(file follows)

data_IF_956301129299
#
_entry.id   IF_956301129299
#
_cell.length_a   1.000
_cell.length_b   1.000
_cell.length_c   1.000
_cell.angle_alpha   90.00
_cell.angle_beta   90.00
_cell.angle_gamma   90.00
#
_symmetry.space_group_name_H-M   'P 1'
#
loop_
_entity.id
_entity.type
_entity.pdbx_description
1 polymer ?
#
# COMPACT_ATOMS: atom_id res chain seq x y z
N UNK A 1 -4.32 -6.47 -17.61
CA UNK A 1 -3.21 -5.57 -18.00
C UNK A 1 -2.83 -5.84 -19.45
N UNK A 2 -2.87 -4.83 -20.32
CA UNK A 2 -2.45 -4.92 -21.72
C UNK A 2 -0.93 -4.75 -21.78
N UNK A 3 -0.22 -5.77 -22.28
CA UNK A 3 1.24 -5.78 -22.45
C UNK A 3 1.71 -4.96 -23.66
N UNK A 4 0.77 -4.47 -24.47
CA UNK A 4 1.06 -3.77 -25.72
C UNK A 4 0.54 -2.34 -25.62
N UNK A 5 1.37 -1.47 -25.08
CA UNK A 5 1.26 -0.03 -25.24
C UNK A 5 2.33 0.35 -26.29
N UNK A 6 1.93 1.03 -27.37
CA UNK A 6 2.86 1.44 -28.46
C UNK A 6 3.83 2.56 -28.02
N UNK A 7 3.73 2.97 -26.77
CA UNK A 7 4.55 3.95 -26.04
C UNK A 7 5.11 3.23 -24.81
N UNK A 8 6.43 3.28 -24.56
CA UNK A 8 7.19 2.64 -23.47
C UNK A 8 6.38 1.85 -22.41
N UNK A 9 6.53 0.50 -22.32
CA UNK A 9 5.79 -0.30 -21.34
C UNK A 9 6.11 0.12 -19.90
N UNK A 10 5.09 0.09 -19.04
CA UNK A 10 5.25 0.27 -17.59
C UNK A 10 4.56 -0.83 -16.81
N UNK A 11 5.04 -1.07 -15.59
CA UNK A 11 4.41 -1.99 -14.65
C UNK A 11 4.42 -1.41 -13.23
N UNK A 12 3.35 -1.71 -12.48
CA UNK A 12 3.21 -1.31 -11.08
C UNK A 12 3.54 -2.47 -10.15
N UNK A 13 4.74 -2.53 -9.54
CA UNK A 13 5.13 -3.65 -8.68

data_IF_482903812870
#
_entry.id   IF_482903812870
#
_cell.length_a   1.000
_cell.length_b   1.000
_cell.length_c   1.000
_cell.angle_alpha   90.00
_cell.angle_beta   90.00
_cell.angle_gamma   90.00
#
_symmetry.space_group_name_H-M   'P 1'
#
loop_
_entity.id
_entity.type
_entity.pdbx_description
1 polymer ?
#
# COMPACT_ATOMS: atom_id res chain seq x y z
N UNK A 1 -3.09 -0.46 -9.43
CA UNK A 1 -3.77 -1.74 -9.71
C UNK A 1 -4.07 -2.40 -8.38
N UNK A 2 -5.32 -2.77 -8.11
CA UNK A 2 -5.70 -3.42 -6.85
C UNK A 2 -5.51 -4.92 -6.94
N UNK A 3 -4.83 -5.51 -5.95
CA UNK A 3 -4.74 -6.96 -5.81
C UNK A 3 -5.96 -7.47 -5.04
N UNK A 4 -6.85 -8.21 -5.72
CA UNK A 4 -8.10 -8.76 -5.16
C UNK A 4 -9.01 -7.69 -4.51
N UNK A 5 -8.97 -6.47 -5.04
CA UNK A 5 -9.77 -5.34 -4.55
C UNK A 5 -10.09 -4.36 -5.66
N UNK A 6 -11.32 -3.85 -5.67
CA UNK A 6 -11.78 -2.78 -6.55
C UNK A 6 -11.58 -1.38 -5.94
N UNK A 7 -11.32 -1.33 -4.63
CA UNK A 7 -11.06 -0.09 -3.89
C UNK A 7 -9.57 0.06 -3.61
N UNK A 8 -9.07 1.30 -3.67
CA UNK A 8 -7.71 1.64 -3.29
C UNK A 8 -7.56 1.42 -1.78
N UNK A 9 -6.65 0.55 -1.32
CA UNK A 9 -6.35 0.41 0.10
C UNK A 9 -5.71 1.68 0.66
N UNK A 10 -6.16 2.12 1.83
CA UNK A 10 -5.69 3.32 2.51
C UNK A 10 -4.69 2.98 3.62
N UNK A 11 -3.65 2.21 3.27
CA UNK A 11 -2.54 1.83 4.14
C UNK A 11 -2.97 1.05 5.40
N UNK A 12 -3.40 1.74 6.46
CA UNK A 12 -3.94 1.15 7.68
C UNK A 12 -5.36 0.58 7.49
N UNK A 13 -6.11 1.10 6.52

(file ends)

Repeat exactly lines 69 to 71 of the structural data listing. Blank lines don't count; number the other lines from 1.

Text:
#
_symmetry.space_group_name_H-M   'P 1'
#